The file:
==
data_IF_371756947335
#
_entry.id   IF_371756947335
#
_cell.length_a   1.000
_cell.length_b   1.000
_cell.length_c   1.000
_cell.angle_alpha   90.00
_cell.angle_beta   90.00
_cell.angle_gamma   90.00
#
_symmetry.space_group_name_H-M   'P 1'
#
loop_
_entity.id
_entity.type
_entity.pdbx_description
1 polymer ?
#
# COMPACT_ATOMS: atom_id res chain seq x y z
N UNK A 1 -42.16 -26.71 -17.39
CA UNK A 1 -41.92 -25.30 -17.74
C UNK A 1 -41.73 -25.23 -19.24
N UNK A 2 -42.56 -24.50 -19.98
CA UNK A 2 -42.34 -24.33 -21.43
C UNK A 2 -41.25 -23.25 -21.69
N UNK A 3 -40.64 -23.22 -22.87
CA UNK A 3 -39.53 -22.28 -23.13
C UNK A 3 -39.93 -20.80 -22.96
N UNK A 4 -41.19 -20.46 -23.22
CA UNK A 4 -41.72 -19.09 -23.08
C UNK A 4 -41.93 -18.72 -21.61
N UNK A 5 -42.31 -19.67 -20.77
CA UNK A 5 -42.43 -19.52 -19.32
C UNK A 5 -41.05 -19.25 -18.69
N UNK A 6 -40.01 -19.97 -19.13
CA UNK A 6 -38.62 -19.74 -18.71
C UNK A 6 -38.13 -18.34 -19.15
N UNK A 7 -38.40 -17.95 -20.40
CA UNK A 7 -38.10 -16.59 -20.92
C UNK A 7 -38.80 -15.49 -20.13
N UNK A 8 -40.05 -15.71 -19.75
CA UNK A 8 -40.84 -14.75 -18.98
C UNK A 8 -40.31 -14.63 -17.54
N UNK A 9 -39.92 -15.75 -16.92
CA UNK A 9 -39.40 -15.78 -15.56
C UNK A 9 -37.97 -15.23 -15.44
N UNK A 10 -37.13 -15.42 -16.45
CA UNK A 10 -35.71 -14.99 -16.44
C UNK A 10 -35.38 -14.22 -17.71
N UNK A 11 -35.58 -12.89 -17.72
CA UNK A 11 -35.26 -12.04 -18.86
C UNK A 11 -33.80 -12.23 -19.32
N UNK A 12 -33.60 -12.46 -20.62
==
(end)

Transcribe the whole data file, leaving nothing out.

data_IF_371756947335
#
_entry.id   IF_371756947335
#
_cell.length_a   1.000
_cell.length_b   1.000
_cell.length_c   1.000
_cell.angle_alpha   90.00
_cell.angle_beta   90.00
_cell.angle_gamma   90.00
#
_symmetry.space_group_name_H-M   'P 1'
#
loop_
_entity.id
_entity.type
_entity.pdbx_description
1 polymer ?
#
# COMPACT_ATOMS: atom_id res chain seq x y z
N UNK A 1 -42.16 -26.71 -17.39
CA UNK A 1 -41.92 -25.30 -17.74
C UNK A 1 -41.73 -25.23 -19.24
N UNK A 2 -42.56 -24.50 -19.98
CA UNK A 2 -42.34 -24.33 -21.43
C UNK A 2 -41.25 -23.25 -21.69
N UNK A 3 -40.64 -23.22 -22.87
CA UNK A 3 -39.53 -22.28 -23.13
C UNK A 3 -39.93 -20.80 -22.96
N UNK A 4 -41.19 -20.46 -23.22
CA UNK A 4 -41.72 -19.09 -23.08
C UNK A 4 -41.93 -18.72 -21.61
N UNK A 5 -42.31 -19.67 -20.77
CA UNK A 5 -42.43 -19.52 -19.32
C UNK A 5 -41.05 -19.25 -18.69
N UNK A 6 -40.01 -19.97 -19.13
CA UNK A 6 -38.62 -19.74 -18.71
C UNK A 6 -38.13 -18.34 -19.15
N UNK A 7 -38.40 -17.95 -20.40
CA UNK A 7 -38.10 -16.59 -20.92
C UNK A 7 -38.80 -15.49 -20.13
N UNK A 8 -40.05 -15.71 -19.75
CA UNK A 8 -40.84 -14.75 -18.98
C UNK A 8 -40.31 -14.63 -17.54
N UNK A 9 -39.92 -15.75 -16.92
CA UNK A 9 -39.40 -15.78 -15.56
C UNK A 9 -37.97 -15.23 -15.44
N UNK A 10 -37.13 -15.42 -16.45
CA UNK A 10 -35.71 -14.99 -16.44
C UNK A 10 -35.38 -14.22 -17.71
N UNK A 11 -35.58 -12.89 -17.72
CA UNK A 11 -35.26 -12.04 -18.86
C UNK A 11 -33.80 -12.23 -19.32
N UNK A 12 -33.60 -12.46 -20.62